Angela Robb is being honored as a Champion of Change in the Fight Against Parkinson's Disease.
At the age of eight, I started my community service career. Hard to imagine that an eight-year-old would make such a choice. That is when I was introduced to 4-H by my mother who was a volunteer adult 4-H leader. The motto for 4-H is "To Make the Best Better.” For the next 10 years, I participated in all levels of community service through this youth organization. My passion for service was further enhanced by great leaders including local, state, and national adult 4-H volunteers and extension agents.
During college, I volunteered at Potomac State College and West Virginia University (WVU) as a member of Circle K and Alpha Phi Omega service fraternity at WVU. My passion for community service is part of the reason I pursued a degree in political science with an emphasis on public policy and administration from West Virginia University.
My most important role as an advocate and volunteer has been in service to the Parkinson's disease community for the last 19 years. When Parkinson’s disease (PD) entered my life, unlike most people, it was not a shock. I've never known my husband, Karl, without young onset Parkinson's disease. He was diagnosed five years before I met him, at the age of 23. We have been married for 19 years. I love my husband, but I do not love Parkinson's. We acknowledge PD is part of our life, but not the entirety of our life. I'm a carepartner. My husband and I decided, in the beginning of our relationship, that we are partners in this journey living with Parkinson's.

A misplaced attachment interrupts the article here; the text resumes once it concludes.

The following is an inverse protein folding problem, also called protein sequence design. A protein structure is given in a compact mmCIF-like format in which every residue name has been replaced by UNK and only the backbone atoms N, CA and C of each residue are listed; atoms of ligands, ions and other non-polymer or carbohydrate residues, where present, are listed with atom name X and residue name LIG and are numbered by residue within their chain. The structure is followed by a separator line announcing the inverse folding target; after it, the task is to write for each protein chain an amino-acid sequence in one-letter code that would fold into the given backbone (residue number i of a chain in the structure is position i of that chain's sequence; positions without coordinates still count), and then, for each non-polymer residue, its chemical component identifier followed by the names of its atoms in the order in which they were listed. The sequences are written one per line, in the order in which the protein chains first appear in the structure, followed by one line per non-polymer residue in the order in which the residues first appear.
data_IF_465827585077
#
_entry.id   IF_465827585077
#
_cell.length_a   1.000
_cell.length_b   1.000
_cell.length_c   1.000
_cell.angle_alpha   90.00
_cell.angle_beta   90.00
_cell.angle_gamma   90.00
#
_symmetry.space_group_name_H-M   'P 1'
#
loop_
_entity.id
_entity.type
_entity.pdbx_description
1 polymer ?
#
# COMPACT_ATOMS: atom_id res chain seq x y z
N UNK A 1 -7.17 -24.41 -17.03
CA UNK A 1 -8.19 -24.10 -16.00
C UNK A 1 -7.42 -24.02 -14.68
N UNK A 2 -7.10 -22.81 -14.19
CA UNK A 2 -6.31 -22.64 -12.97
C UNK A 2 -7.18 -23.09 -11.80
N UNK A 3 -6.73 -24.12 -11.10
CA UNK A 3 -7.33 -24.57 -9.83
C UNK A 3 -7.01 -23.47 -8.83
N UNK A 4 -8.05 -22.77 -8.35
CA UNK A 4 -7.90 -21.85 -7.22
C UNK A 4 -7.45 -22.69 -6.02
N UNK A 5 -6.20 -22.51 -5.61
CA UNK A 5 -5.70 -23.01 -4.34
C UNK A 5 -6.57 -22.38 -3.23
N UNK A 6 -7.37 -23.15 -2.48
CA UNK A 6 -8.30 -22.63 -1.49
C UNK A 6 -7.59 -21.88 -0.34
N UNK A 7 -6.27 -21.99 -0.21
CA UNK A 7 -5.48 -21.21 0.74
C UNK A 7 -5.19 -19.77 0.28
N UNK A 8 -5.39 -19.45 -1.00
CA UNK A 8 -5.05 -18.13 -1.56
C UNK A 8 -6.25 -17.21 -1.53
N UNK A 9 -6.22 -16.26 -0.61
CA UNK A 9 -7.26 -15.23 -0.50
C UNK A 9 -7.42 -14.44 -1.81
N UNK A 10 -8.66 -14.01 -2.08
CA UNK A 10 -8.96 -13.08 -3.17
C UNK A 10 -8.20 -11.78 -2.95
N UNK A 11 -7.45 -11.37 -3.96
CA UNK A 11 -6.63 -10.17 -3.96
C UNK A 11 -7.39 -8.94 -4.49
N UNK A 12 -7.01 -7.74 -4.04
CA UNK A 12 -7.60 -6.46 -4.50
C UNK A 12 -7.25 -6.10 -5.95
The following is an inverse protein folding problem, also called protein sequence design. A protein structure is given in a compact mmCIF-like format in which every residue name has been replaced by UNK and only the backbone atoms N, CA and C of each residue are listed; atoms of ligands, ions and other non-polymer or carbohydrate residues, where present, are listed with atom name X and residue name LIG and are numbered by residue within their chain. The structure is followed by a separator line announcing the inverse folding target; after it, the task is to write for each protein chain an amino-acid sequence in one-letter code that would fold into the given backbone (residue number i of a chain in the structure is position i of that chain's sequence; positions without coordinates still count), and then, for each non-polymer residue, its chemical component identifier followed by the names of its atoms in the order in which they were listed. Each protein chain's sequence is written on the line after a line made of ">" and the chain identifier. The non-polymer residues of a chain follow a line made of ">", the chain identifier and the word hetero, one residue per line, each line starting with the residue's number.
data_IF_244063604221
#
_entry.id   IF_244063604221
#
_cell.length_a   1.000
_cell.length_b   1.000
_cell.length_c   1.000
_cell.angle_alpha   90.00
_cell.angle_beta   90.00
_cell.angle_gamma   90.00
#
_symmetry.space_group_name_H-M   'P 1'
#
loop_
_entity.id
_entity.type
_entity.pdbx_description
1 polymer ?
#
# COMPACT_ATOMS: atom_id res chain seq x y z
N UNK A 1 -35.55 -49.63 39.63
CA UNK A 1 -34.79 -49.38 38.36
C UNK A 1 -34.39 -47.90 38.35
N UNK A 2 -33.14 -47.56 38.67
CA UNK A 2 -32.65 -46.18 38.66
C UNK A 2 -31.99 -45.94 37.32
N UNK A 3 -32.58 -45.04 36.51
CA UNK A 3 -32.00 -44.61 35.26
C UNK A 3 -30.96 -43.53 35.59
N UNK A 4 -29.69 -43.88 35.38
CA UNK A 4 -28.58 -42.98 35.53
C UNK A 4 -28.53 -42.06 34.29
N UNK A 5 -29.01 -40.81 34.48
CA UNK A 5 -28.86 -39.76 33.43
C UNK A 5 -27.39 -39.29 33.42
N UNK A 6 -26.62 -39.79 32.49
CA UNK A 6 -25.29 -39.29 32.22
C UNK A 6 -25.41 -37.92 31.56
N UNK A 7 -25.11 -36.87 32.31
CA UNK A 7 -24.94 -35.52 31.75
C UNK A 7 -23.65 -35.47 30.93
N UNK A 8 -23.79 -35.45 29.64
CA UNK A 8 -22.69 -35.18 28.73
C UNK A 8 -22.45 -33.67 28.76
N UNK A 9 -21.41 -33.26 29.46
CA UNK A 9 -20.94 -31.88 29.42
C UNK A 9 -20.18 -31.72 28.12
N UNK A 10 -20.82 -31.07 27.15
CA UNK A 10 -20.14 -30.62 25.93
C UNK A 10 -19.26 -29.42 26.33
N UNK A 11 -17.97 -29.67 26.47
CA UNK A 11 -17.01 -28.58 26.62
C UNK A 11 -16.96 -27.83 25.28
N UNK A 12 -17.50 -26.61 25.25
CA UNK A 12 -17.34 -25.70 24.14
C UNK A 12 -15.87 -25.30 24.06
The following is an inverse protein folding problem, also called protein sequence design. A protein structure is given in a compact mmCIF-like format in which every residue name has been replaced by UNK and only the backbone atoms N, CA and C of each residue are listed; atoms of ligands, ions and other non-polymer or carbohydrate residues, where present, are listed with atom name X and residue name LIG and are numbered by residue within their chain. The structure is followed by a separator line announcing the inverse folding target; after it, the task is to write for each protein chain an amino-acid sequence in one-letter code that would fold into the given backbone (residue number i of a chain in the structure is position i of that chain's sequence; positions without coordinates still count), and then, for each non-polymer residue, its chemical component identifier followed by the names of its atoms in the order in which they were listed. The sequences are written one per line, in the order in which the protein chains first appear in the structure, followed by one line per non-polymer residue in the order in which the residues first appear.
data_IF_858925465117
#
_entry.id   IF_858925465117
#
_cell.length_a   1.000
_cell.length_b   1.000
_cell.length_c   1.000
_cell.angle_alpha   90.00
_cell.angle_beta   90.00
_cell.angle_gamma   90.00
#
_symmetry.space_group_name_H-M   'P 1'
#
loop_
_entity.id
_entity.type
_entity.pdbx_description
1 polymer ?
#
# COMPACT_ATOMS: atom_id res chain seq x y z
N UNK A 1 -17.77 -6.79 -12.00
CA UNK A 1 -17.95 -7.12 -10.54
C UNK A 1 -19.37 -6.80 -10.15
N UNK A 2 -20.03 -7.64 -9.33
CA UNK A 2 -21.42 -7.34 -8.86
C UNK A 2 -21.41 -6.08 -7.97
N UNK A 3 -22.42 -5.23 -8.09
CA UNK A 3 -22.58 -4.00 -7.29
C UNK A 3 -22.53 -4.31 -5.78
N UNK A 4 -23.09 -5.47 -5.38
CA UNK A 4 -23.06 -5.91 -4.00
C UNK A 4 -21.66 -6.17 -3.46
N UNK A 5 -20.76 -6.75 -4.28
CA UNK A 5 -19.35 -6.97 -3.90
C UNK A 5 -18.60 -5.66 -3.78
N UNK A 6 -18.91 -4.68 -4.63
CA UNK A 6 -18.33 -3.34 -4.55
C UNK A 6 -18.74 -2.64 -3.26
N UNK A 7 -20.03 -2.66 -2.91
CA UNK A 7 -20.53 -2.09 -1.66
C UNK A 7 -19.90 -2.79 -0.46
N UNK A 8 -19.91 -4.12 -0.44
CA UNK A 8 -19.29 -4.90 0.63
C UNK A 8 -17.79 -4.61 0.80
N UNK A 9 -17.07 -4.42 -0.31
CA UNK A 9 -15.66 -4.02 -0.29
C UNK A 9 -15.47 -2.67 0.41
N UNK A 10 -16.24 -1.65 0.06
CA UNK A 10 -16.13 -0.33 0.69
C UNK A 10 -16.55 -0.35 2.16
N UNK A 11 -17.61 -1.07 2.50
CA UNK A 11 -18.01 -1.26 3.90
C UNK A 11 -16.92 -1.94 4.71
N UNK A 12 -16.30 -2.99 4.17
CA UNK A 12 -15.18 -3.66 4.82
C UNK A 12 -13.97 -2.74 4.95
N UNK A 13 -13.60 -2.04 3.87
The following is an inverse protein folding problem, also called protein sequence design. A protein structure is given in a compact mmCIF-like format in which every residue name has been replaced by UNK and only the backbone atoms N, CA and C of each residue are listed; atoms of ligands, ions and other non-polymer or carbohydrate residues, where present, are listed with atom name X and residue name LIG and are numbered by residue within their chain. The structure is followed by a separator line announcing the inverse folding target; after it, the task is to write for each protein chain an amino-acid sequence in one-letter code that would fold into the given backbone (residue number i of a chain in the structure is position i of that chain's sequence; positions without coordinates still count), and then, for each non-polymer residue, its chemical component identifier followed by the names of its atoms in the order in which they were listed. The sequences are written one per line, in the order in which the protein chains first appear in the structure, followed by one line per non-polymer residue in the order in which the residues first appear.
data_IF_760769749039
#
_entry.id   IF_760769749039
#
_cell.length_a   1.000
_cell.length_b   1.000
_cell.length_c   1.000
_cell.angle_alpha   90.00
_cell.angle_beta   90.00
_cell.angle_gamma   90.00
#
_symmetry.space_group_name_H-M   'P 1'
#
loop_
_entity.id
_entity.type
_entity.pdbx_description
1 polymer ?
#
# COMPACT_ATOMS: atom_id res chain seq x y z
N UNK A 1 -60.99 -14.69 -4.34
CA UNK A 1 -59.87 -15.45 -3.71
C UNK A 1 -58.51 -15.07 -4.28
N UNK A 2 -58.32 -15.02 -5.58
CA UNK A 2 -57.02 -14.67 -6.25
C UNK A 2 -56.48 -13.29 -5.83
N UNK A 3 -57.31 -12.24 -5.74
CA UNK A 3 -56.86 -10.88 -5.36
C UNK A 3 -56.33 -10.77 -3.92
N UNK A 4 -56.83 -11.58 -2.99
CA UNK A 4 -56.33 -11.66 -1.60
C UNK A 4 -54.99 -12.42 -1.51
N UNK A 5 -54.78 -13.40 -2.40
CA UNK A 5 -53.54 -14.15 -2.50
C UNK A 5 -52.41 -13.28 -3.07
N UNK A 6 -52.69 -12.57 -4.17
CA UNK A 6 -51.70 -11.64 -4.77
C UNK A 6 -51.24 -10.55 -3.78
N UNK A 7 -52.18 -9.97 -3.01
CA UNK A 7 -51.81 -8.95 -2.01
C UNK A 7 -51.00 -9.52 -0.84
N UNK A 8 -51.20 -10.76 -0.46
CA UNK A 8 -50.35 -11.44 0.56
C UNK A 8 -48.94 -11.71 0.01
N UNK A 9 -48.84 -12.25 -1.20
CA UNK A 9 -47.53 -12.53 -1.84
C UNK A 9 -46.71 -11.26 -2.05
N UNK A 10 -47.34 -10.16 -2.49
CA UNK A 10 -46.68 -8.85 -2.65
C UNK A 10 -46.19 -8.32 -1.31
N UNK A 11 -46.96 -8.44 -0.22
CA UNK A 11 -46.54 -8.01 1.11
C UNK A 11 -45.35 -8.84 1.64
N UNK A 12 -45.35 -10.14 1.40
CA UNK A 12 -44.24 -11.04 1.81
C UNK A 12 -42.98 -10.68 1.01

Advocacy and community service is something I do every day. Whether I am posting PD resources online, emailing articles to support group members, speaking with caregivers over the phone, handing out materials promoting advocacy through the Parkinson's Action Network (PAN) at a an event, or helping a friend in need - I consider these actions as my way to make things better for my community. Helping and serving are a part of my daily life.
When I am asked to speak to the community, I'm adamant about the importance of each caregiver/carepartner sharing and communicating their own personal story. Each caregiver has a unique circumstance we all need to be aware of. Not only does this help those of us in the community understand their needs but it also empowers the caregiver to know they are not alone. Being heard is vitally important. Many times caregivers feel isolated and that no one knows what they are going through.
When I participate as a PAN advocate and share my personal story, I'm always quick to add that I'm also representing all those caregivers who are not with me today or have not had an opportunity to share their story. I cannot relay all the stories, but I truly feel that when I am speaking to legislators, medical professionals and scientists, they need to know there are so many unheard voices in the community.
It is my goal to continue my volunteer work for the Parkinson's community. To make the best better for all the people I meet. To honor my husband and all those living with chronic illnesses. I'm deeply humbled and honored to be selected as a Champion of Change.
Angela Robb is a Parkinson's disease carepartner and advocate living in Fairfax, Virginia. Professionally, she is president of TrueTip LLC and creative director for RobbWorks LLC.